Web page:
We don’t want fashion, we want to be men! A comparison

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1999 was the gem of the best movies of the decade. Coincidentally, it’s also the year of my birth, so I guess it is some kind of linkage. But the themes in those movies were raw. Full of meaning.  A few examples are “The Matrix” (with Keanu Reeves, oh); “10 things I hate about you” (with Heath Ledger) and, of course, “Fight Club” (with Brad Pitt). And the last one had some very strong opinions…

The message behind

In a scene in “Fight Club”, our two characters hop on a bus and see an advertisement. It’s about Gucci lingerie. And one of them says something about Calvin Klein and Tommy Hilfiger and blames these companies for selling a false image of what they should look like.

In his mind, society already made up its mind on how men should look, act, and feel. Any behavior differing from those patterns is considered abnormal.

What about Calvin Klein?

In 1968 the business started by selling coats in a small shop in the York hotel. Calvin Richard Klein started this with the help of a friend. He got recognition for his simplicity. In those years, people were bananas about hippie culture and clothes. But he designed the most simple and minimalist pieces. He also designed both for men and women. But he got his fame from launching his jeans model that had a controversial advertisement.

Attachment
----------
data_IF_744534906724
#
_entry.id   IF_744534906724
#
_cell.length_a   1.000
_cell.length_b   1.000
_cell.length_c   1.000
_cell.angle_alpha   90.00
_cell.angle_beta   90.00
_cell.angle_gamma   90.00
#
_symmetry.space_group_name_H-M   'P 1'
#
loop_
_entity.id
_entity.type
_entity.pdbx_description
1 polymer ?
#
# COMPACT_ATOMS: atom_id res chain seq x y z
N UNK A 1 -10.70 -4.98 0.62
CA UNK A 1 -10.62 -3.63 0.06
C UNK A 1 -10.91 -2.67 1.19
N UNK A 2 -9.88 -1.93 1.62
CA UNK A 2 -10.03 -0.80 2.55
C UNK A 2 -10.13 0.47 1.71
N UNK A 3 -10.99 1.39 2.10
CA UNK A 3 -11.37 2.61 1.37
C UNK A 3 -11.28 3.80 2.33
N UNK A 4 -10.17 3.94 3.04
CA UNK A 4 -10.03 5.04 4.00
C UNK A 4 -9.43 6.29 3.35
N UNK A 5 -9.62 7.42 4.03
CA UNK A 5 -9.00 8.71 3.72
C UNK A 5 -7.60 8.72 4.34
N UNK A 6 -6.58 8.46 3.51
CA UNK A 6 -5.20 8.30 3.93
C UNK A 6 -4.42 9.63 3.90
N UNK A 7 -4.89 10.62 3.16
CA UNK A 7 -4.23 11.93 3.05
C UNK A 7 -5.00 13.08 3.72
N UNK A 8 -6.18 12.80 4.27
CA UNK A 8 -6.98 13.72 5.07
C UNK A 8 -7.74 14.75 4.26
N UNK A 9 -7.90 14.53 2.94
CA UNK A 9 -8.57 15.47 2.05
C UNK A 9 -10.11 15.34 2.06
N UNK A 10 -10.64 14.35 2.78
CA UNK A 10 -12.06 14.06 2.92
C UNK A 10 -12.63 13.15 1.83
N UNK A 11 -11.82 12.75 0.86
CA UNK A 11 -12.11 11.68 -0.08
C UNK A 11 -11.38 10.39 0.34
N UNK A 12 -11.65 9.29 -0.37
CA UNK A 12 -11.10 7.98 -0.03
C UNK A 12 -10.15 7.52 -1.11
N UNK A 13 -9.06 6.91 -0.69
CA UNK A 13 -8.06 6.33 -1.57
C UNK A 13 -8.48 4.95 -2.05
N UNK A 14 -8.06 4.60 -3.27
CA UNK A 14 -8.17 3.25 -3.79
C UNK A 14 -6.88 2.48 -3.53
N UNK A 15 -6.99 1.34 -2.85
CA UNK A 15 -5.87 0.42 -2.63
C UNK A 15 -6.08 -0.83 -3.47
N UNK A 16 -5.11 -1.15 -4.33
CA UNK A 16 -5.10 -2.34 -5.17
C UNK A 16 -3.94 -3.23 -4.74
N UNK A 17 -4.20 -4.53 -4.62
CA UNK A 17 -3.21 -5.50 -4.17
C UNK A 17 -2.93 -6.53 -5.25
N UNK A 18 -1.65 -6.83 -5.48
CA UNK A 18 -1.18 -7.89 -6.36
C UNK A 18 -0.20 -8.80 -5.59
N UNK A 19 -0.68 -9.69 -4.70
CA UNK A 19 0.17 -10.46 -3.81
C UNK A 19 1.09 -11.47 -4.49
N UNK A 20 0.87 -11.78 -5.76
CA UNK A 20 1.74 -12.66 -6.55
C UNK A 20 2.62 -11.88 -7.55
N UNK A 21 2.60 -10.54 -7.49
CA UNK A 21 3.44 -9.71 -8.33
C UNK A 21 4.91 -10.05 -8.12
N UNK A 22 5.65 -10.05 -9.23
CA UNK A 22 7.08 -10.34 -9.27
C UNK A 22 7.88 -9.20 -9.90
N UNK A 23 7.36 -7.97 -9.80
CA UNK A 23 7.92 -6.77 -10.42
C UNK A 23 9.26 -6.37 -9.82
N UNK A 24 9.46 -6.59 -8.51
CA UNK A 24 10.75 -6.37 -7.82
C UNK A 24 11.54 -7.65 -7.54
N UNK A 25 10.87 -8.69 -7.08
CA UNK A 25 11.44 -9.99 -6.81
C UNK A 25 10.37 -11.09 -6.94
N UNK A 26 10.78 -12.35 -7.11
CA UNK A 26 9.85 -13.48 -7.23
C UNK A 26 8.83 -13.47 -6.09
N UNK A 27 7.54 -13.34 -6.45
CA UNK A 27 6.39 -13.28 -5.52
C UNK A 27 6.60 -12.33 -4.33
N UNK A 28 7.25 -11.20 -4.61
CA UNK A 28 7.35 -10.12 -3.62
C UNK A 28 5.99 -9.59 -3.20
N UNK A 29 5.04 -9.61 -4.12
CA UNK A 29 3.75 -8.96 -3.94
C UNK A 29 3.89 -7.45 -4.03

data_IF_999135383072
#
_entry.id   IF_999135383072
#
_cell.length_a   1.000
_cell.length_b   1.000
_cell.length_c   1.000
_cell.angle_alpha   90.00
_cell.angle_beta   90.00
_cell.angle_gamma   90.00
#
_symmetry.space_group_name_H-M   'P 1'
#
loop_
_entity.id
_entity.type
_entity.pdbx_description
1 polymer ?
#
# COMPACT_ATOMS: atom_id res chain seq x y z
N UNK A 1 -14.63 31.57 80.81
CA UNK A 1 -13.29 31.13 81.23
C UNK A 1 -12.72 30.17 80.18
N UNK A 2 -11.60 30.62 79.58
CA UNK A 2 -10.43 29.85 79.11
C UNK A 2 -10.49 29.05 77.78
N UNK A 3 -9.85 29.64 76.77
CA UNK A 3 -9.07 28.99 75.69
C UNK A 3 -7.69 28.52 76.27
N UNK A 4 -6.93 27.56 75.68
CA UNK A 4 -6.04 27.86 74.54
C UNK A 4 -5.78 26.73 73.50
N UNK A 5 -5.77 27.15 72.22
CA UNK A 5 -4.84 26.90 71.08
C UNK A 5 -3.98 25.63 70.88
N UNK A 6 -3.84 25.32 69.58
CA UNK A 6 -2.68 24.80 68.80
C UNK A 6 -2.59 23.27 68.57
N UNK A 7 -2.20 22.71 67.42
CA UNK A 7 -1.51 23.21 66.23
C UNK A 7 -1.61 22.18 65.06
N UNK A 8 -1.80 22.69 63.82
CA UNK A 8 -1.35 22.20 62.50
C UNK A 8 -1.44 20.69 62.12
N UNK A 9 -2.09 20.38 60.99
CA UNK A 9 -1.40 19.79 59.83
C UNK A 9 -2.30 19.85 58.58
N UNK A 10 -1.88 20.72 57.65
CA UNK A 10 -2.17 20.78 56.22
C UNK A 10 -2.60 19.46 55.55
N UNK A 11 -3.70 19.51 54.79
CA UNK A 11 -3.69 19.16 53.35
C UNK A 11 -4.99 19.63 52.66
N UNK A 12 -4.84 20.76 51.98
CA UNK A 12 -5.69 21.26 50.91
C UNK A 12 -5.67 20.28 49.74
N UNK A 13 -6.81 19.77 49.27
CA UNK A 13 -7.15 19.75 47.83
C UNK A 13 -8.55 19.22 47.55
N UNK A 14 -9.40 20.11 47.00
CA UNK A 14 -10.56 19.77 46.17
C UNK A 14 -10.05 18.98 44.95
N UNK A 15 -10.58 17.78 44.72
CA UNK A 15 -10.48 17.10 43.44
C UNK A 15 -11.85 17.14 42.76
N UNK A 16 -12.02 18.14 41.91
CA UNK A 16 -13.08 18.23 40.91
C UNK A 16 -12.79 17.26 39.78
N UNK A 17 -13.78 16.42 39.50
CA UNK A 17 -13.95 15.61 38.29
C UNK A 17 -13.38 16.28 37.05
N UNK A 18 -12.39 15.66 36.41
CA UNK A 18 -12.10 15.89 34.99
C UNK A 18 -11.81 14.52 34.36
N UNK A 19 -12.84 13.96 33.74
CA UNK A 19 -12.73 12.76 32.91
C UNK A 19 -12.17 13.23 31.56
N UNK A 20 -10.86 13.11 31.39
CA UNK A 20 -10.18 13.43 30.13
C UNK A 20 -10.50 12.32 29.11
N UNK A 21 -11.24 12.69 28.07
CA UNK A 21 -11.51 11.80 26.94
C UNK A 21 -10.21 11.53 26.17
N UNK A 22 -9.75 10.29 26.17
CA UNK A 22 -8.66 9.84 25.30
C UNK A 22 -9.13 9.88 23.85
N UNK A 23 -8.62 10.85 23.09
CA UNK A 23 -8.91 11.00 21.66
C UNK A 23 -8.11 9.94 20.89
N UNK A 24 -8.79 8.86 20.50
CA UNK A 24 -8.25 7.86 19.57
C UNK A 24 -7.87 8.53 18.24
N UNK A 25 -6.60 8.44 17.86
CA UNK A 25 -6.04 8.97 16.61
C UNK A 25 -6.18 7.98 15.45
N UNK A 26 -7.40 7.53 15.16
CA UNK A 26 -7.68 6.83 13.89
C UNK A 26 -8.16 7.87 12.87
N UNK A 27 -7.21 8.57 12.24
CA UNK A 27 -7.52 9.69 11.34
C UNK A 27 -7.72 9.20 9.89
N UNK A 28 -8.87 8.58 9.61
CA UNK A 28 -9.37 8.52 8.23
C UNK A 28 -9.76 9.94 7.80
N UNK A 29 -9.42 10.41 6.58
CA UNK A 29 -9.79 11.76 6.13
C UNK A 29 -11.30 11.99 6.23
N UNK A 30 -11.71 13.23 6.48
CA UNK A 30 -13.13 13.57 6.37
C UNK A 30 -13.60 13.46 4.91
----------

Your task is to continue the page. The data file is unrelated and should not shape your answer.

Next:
It all started with the line “Do you know what comes between me and my Calvin’s? Nothing”. This along with the over-sexualized ads got the owner into trouble, and the ads were banned in some places. But bad publicity is still publicity.

What the brand wanted to share

Of course, it was not made from all kinds of people. Calvin Klein was represented only by thin, rich, and famous people. It became imperious that a fine man or woman is dressed or having at least one thing from Calvin. The image constructed is that only this kind of people looks good in it. That might be because he chose mostly very famous people for his campaigns. For example, in his latest campaigns from the website, the Kardashians are now promoting his line.

But, just like every big brand that wants to be rich and fancy, I’d like to invite all the people who wore this brand to look up in the small magazines. The usual people started wearing false clothes with the Calvin print on it, that now it’s considered kitsch. Checkmate!

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